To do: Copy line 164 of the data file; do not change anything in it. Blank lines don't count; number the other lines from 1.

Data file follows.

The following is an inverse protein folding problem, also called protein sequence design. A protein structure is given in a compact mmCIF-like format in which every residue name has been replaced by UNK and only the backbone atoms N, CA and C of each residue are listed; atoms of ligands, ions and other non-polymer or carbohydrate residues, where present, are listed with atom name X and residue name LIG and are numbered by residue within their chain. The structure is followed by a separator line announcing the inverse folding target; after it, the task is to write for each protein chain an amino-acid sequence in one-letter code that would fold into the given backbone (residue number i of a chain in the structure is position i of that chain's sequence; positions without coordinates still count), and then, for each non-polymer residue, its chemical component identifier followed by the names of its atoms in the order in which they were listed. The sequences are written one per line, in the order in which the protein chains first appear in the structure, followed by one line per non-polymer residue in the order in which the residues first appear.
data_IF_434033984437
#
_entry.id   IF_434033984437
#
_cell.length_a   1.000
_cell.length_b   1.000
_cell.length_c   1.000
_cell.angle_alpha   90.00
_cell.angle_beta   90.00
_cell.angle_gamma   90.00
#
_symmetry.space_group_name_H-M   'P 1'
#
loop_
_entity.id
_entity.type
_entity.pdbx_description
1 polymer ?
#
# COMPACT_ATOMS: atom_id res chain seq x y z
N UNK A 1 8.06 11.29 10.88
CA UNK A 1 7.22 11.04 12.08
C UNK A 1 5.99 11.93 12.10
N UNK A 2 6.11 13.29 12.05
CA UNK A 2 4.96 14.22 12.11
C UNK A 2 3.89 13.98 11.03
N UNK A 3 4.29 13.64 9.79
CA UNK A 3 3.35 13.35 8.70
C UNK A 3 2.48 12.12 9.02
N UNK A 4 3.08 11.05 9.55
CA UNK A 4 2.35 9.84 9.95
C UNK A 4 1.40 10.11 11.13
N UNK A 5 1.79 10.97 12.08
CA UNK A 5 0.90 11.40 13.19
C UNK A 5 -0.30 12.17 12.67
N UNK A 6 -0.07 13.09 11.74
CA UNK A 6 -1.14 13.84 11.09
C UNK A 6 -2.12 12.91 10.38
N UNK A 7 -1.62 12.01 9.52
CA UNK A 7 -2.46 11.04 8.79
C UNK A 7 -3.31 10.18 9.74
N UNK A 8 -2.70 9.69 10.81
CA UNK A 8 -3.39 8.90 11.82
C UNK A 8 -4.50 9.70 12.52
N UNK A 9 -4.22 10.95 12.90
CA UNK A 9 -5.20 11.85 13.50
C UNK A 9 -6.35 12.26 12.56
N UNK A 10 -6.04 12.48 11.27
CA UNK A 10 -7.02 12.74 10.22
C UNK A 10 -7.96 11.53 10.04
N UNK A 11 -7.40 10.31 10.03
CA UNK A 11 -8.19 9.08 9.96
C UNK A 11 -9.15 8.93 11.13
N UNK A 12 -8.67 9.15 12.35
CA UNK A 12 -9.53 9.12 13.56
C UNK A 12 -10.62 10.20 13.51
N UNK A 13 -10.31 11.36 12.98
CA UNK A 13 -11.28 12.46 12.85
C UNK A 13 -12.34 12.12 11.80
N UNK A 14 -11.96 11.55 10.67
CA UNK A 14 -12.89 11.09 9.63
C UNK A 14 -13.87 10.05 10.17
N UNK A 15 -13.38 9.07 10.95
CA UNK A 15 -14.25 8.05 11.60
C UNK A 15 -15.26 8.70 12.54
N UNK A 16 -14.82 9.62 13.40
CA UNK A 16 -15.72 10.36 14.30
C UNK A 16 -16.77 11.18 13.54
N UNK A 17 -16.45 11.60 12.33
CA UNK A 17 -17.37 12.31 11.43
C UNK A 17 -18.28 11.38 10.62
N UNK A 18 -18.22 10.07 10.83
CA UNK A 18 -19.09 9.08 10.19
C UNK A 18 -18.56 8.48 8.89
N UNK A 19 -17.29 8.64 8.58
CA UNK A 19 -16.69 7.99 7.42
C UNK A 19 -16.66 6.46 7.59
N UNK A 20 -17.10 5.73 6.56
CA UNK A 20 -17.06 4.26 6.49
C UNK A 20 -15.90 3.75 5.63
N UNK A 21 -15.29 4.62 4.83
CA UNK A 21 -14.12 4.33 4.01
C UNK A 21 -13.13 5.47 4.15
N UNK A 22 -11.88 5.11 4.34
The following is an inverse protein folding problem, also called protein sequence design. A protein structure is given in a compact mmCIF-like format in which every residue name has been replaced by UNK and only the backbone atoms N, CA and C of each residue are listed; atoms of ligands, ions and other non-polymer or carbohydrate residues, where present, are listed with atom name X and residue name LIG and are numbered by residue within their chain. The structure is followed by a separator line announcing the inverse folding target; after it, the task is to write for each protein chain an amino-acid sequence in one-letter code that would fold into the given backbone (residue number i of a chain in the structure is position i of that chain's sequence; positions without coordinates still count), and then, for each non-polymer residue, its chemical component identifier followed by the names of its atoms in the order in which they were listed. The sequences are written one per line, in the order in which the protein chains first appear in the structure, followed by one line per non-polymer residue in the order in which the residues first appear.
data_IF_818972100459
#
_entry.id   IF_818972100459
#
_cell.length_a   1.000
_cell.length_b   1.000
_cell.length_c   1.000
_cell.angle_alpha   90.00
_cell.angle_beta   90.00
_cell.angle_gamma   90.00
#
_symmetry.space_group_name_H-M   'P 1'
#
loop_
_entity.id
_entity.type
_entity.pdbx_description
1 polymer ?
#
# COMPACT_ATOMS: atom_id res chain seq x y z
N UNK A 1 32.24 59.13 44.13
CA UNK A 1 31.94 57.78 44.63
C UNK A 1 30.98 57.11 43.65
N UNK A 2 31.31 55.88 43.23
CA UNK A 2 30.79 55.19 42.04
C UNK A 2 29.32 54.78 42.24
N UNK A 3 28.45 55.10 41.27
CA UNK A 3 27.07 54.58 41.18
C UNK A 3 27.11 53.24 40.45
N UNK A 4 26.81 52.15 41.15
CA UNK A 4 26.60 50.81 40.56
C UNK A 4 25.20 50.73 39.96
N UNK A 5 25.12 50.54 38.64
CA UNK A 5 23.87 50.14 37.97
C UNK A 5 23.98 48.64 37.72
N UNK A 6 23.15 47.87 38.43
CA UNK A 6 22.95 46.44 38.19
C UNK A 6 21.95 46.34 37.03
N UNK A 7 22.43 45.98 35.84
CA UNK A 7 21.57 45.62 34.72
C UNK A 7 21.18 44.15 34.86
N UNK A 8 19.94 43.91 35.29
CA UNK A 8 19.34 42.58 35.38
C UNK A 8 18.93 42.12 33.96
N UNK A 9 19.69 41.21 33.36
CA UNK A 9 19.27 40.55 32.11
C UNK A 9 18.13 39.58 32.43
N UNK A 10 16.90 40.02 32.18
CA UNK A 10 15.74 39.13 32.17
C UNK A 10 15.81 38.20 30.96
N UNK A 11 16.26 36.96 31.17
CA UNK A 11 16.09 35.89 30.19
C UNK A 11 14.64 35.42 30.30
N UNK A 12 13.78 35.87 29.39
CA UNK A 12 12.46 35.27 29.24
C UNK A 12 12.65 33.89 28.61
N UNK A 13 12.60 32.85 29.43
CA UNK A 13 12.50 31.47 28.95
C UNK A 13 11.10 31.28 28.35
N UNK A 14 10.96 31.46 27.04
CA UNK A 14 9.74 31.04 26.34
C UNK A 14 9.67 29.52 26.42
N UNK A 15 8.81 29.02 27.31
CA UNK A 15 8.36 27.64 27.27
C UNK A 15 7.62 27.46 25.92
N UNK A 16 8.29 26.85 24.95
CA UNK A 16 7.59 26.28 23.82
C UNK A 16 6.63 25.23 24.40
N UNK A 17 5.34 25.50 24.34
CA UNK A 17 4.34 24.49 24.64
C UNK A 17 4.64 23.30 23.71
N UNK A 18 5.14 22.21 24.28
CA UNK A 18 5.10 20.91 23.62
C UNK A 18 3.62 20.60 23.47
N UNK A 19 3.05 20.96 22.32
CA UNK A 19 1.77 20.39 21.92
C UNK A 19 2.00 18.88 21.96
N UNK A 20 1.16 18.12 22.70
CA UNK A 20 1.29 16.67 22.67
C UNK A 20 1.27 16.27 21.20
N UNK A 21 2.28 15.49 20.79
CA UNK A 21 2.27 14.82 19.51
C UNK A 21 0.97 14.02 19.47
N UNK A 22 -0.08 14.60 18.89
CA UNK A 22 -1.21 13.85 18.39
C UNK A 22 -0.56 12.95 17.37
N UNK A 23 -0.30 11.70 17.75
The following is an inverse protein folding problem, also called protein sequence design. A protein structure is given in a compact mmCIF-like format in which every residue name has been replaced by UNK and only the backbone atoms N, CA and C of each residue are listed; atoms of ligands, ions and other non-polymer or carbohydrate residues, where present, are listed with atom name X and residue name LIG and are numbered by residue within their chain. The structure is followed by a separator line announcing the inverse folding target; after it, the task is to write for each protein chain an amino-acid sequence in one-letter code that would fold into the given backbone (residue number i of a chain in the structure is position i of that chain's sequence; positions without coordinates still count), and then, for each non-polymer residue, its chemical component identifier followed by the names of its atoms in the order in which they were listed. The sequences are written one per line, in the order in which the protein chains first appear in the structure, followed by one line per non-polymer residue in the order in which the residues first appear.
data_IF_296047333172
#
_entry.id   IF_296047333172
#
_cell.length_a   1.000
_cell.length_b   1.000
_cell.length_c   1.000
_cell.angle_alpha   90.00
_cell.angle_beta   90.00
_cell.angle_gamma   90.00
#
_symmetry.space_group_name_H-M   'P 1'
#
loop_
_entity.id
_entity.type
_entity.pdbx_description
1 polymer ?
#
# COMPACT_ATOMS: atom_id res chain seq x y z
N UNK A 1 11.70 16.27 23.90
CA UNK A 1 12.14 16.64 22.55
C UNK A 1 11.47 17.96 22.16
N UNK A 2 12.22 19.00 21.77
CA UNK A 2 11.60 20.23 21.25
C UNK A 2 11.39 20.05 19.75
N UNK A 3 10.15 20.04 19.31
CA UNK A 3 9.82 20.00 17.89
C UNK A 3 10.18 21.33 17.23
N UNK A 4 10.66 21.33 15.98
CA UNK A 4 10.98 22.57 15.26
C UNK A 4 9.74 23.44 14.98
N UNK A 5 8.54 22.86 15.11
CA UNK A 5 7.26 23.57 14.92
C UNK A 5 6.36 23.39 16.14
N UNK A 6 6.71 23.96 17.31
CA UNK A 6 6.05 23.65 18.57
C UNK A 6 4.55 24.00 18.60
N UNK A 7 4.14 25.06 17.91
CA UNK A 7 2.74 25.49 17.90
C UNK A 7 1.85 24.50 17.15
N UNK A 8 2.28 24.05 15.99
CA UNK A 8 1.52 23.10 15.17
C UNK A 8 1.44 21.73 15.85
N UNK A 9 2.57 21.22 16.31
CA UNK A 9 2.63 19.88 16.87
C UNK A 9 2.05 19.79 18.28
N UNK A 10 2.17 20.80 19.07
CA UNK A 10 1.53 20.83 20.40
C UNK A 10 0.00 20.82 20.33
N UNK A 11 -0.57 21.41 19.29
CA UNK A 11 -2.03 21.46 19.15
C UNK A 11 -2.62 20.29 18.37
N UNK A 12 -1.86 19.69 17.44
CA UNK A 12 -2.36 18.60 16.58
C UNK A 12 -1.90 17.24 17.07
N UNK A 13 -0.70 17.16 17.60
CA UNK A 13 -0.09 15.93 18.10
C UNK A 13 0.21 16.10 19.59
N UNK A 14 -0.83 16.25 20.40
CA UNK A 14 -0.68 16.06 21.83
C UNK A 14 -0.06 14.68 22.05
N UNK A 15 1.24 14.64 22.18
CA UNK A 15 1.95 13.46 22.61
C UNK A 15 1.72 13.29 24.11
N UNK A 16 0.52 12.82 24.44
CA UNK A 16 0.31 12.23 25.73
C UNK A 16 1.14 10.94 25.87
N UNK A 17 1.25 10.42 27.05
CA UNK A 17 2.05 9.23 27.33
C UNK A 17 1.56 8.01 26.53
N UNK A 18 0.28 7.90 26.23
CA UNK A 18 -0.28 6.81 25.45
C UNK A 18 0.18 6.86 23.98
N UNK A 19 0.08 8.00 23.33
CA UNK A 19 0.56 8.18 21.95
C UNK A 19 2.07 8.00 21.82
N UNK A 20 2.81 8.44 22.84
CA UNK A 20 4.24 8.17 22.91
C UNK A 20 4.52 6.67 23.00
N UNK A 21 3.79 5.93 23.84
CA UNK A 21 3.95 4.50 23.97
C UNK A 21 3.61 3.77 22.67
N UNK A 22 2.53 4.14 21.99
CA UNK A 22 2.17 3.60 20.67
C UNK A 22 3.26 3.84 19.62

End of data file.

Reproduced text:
N UNK A 20 1.16 18.12 22.70